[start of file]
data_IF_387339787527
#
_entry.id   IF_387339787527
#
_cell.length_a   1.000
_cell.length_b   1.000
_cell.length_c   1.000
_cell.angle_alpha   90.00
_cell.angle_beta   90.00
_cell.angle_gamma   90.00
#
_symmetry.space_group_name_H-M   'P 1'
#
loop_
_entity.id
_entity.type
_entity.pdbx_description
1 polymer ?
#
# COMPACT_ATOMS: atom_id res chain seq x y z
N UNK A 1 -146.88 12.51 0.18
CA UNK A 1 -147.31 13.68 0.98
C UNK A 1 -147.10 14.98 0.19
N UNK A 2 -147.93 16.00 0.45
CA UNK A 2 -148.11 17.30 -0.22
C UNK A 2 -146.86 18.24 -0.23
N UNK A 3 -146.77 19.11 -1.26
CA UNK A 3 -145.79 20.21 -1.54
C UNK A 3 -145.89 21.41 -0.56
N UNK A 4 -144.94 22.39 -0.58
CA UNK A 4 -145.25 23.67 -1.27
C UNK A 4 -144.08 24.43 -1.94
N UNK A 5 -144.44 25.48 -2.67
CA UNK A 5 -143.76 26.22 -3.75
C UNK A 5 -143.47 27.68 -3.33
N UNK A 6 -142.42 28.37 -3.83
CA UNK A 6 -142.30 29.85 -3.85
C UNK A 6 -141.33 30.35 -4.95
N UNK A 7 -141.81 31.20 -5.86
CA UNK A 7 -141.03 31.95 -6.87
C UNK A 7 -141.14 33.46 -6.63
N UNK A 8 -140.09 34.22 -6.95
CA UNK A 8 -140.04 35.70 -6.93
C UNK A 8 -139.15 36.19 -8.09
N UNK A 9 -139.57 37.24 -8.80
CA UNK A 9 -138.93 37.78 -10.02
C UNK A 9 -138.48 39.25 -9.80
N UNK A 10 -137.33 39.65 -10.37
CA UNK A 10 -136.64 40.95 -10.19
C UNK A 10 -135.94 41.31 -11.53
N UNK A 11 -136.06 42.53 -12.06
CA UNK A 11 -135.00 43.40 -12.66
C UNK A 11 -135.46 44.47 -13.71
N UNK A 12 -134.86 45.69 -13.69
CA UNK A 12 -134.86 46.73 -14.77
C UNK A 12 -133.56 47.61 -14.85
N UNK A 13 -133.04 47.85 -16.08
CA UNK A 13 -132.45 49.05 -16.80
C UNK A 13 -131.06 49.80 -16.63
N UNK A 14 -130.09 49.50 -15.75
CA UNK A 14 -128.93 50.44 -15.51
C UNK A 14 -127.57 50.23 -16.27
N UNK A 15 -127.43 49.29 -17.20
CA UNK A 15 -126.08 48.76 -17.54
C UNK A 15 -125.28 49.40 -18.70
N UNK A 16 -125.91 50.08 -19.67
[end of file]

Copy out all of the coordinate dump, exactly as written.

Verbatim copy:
data_IF_387339787527
#
_entry.id   IF_387339787527
#
_cell.length_a   1.000
_cell.length_b   1.000
_cell.length_c   1.000
_cell.angle_alpha   90.00
_cell.angle_beta   90.00
_cell.angle_gamma   90.00
#
_symmetry.space_group_name_H-M   'P 1'
#
loop_
_entity.id
_entity.type
_entity.pdbx_description
1 polymer ?
#
# COMPACT_ATOMS: atom_id res chain seq x y z
N UNK A 1 -146.88 12.51 0.18
CA UNK A 1 -147.31 13.68 0.98
C UNK A 1 -147.10 14.98 0.19
N UNK A 2 -147.93 16.00 0.45
CA UNK A 2 -148.11 17.30 -0.22
C UNK A 2 -146.86 18.24 -0.23
N UNK A 3 -146.77 19.11 -1.26
CA UNK A 3 -145.79 20.21 -1.54
C UNK A 3 -145.89 21.41 -0.56
N UNK A 4 -144.94 22.39 -0.58
CA UNK A 4 -145.25 23.67 -1.27
C UNK A 4 -144.08 24.43 -1.94
N UNK A 5 -144.44 25.48 -2.67
CA UNK A 5 -143.76 26.22 -3.75
C UNK A 5 -143.47 27.68 -3.33
N UNK A 6 -142.42 28.37 -3.83
CA UNK A 6 -142.30 29.85 -3.85
C UNK A 6 -141.33 30.35 -4.95
N UNK A 7 -141.81 31.20 -5.86
CA UNK A 7 -141.03 31.95 -6.87
C UNK A 7 -141.14 33.46 -6.63
N UNK A 8 -140.09 34.22 -6.95
CA UNK A 8 -140.04 35.70 -6.93
C UNK A 8 -139.15 36.19 -8.09
N UNK A 9 -139.57 37.24 -8.80
CA UNK A 9 -138.93 37.78 -10.02
C UNK A 9 -138.48 39.25 -9.80
N UNK A 10 -137.33 39.65 -10.37
CA UNK A 10 -136.64 40.95 -10.19
C UNK A 10 -135.94 41.31 -11.53
N UNK A 11 -136.06 42.53 -12.06
CA UNK A 11 -135.00 43.40 -12.66
C UNK A 11 -135.46 44.47 -13.71
N UNK A 12 -134.86 45.69 -13.69
CA UNK A 12 -134.86 46.73 -14.77
C UNK A 12 -133.56 47.61 -14.85
N UNK A 13 -133.04 47.85 -16.08
CA UNK A 13 -132.45 49.05 -16.80
C UNK A 13 -131.06 49.80 -16.63
N UNK A 14 -130.09 49.50 -15.75
CA UNK A 14 -128.93 50.44 -15.51
C UNK A 14 -127.57 50.23 -16.27
N UNK A 15 -127.43 49.29 -17.20
CA UNK A 15 -126.08 48.76 -17.54
C UNK A 15 -125.28 49.40 -18.70
N UNK A 16 -125.91 50.08 -19.67